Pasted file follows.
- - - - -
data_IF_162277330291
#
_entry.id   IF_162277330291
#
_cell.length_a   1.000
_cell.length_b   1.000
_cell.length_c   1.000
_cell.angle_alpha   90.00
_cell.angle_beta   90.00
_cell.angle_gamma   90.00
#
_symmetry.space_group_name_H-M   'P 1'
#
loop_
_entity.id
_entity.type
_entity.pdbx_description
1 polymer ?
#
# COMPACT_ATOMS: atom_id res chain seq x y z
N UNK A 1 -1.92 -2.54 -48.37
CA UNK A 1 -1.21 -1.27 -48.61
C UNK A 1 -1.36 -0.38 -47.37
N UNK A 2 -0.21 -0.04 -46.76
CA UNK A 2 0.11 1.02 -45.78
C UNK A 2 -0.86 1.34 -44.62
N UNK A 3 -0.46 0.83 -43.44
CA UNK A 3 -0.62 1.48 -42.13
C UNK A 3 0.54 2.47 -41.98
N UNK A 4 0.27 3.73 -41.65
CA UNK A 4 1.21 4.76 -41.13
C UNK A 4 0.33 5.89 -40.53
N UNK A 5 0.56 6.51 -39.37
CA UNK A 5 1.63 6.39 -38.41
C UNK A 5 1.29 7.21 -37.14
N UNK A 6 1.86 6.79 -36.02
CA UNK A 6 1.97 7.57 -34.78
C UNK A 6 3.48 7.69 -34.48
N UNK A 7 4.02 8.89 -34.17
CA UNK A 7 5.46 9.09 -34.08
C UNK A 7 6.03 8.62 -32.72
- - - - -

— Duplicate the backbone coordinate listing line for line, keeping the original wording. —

data_IF_162277330291
#
_entry.id   IF_162277330291
#
_cell.length_a   1.000
_cell.length_b   1.000
_cell.length_c   1.000
_cell.angle_alpha   90.00
_cell.angle_beta   90.00
_cell.angle_gamma   90.00
#
_symmetry.space_group_name_H-M   'P 1'
#
loop_
_entity.id
_entity.type
_entity.pdbx_description
1 polymer ?
#
# COMPACT_ATOMS: atom_id res chain seq x y z
N UNK A 1 -1.92 -2.54 -48.37
CA UNK A 1 -1.21 -1.27 -48.61
C UNK A 1 -1.36 -0.38 -47.37
N UNK A 2 -0.21 -0.04 -46.76
CA UNK A 2 0.11 1.02 -45.78
C UNK A 2 -0.86 1.34 -44.62
N UNK A 3 -0.46 0.83 -43.44
CA UNK A 3 -0.62 1.48 -42.13
C UNK A 3 0.54 2.47 -41.98
N UNK A 4 0.27 3.73 -41.65
CA UNK A 4 1.21 4.76 -41.13
C UNK A 4 0.33 5.89 -40.53
N UNK A 5 0.56 6.51 -39.37
CA UNK A 5 1.63 6.39 -38.41
C UNK A 5 1.29 7.21 -37.14
N UNK A 6 1.86 6.79 -36.02
CA UNK A 6 1.97 7.57 -34.78
C UNK A 6 3.48 7.69 -34.48
N UNK A 7 4.02 8.89 -34.17
CA UNK A 7 5.46 9.09 -34.08
C UNK A 7 6.03 8.62 -32.72